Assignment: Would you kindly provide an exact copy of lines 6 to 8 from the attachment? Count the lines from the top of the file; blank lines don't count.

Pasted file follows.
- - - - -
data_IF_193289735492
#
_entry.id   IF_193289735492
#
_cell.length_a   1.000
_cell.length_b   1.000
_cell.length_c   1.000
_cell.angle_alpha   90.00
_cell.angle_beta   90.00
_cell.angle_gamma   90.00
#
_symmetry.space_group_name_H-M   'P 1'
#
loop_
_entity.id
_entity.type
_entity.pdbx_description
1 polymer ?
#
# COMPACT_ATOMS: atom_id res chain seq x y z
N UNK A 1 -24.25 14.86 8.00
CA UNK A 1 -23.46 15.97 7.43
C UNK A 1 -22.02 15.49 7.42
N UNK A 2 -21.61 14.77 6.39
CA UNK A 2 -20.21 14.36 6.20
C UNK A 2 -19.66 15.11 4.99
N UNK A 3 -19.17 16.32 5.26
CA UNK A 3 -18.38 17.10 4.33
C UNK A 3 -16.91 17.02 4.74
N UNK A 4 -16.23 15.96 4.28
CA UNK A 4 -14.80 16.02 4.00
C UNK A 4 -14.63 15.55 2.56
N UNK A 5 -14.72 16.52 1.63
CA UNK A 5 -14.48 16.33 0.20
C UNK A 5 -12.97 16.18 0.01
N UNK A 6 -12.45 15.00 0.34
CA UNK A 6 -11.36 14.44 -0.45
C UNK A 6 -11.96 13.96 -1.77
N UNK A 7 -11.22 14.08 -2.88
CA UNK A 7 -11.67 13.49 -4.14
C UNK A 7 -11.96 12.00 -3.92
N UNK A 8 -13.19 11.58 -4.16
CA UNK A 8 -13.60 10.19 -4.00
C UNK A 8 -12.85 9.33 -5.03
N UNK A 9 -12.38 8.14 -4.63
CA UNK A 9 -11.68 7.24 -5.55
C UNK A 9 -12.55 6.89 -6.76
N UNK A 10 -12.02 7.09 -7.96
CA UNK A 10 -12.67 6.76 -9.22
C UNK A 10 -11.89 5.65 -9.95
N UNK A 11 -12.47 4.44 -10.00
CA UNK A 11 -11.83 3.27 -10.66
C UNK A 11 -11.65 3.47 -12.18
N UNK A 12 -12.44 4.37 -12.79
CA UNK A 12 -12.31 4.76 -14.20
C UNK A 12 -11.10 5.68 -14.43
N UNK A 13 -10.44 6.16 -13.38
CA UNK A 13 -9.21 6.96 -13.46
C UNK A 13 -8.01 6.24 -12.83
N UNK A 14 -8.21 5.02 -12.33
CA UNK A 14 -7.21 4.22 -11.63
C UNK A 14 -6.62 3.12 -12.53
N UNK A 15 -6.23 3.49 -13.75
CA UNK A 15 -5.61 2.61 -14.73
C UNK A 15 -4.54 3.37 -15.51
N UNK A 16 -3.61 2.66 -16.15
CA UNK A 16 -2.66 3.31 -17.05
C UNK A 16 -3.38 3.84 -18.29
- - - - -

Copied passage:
_cell.length_b   1.000
_cell.length_c   1.000
_cell.angle_alpha   90.00